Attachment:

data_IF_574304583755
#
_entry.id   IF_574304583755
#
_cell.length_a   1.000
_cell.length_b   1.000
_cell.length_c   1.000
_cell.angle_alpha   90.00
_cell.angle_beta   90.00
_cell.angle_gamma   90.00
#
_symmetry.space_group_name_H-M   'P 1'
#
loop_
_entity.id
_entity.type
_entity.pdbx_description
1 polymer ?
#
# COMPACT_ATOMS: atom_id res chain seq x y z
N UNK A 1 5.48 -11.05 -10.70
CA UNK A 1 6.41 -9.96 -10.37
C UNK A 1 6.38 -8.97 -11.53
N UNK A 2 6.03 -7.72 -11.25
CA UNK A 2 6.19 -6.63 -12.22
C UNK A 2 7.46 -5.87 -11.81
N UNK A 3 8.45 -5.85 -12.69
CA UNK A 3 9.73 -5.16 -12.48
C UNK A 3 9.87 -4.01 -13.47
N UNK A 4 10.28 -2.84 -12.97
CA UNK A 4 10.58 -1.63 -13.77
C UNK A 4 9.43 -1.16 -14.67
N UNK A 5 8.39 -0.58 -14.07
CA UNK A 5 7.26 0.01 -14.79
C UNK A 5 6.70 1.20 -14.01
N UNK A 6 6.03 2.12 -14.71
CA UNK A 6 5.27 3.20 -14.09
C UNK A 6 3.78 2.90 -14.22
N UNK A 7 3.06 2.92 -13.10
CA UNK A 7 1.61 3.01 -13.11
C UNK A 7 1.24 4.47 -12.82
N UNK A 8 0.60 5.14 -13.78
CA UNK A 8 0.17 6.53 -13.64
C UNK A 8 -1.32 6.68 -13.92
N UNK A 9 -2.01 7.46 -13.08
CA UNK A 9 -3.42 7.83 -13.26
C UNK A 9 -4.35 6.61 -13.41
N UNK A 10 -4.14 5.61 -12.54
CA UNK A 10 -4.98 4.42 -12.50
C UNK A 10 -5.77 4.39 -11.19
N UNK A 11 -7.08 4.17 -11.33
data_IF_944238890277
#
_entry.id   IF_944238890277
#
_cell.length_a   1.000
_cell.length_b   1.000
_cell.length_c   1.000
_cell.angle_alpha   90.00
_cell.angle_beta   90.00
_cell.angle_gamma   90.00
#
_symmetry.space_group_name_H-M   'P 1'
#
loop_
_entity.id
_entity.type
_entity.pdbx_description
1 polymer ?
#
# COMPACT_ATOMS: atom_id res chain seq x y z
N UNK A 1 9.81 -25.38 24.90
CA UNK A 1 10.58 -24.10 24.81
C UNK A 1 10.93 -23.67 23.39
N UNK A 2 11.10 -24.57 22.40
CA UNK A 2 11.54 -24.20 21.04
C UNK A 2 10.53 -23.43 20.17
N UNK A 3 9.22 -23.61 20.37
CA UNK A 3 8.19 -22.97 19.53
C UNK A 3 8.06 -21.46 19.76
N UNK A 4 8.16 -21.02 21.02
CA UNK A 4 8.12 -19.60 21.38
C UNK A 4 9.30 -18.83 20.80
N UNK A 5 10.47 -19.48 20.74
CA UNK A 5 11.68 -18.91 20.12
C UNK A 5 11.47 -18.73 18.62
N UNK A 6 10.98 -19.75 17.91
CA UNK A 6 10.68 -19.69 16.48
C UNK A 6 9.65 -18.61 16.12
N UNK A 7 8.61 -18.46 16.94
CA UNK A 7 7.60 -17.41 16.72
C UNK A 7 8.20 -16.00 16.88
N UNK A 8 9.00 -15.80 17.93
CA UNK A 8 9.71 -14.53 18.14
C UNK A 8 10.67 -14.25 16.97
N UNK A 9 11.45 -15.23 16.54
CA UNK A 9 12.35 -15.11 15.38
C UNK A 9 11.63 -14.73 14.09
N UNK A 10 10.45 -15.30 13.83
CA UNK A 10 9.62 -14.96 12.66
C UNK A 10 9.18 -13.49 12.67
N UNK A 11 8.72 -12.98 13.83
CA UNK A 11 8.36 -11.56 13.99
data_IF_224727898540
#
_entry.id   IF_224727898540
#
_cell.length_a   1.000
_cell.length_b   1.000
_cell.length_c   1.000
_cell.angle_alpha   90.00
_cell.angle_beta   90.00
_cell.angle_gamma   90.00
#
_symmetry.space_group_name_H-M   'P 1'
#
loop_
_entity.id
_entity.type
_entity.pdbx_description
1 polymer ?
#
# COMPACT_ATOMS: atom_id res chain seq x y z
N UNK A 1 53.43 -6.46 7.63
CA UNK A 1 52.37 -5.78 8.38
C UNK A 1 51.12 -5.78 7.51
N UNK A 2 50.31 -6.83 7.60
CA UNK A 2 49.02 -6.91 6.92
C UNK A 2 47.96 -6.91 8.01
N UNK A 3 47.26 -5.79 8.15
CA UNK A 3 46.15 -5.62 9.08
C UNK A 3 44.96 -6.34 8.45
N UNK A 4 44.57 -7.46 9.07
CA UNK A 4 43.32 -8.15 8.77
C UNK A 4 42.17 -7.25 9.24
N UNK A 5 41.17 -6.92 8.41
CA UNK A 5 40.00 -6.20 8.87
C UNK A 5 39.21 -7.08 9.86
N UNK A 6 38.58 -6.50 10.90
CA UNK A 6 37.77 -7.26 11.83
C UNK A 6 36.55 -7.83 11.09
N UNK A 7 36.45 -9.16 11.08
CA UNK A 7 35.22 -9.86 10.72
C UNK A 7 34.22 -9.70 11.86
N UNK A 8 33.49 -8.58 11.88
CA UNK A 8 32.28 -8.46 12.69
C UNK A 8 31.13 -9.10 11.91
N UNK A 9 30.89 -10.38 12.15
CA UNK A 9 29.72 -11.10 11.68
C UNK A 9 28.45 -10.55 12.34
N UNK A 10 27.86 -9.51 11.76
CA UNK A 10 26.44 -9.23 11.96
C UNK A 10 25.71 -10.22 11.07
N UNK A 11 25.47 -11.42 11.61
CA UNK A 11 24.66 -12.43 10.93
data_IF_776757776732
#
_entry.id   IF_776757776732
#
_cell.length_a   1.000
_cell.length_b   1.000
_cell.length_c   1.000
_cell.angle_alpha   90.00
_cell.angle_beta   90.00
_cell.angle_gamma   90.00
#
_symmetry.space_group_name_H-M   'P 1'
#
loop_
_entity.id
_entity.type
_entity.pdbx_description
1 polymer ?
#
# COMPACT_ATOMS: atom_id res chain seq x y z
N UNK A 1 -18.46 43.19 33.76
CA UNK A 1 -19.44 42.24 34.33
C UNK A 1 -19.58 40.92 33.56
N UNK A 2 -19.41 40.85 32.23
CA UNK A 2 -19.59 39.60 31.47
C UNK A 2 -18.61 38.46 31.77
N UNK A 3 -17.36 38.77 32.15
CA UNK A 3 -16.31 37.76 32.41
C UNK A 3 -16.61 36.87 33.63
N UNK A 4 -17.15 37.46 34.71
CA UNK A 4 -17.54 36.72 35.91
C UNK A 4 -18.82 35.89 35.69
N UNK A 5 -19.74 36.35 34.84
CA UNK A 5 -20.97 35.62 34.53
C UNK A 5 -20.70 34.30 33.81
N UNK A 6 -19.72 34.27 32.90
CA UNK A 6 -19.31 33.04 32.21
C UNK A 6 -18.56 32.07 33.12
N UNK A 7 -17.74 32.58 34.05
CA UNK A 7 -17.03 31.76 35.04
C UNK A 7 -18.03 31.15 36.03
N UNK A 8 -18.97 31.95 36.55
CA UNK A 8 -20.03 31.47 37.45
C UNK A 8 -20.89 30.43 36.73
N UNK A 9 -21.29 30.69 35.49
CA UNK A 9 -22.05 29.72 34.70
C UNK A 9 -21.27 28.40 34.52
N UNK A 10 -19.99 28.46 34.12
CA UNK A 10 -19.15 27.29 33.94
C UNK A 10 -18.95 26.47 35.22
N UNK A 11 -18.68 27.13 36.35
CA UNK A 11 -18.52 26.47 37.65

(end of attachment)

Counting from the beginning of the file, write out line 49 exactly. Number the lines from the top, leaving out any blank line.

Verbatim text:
CA UNK A 10 -4.98 4.42 -12.50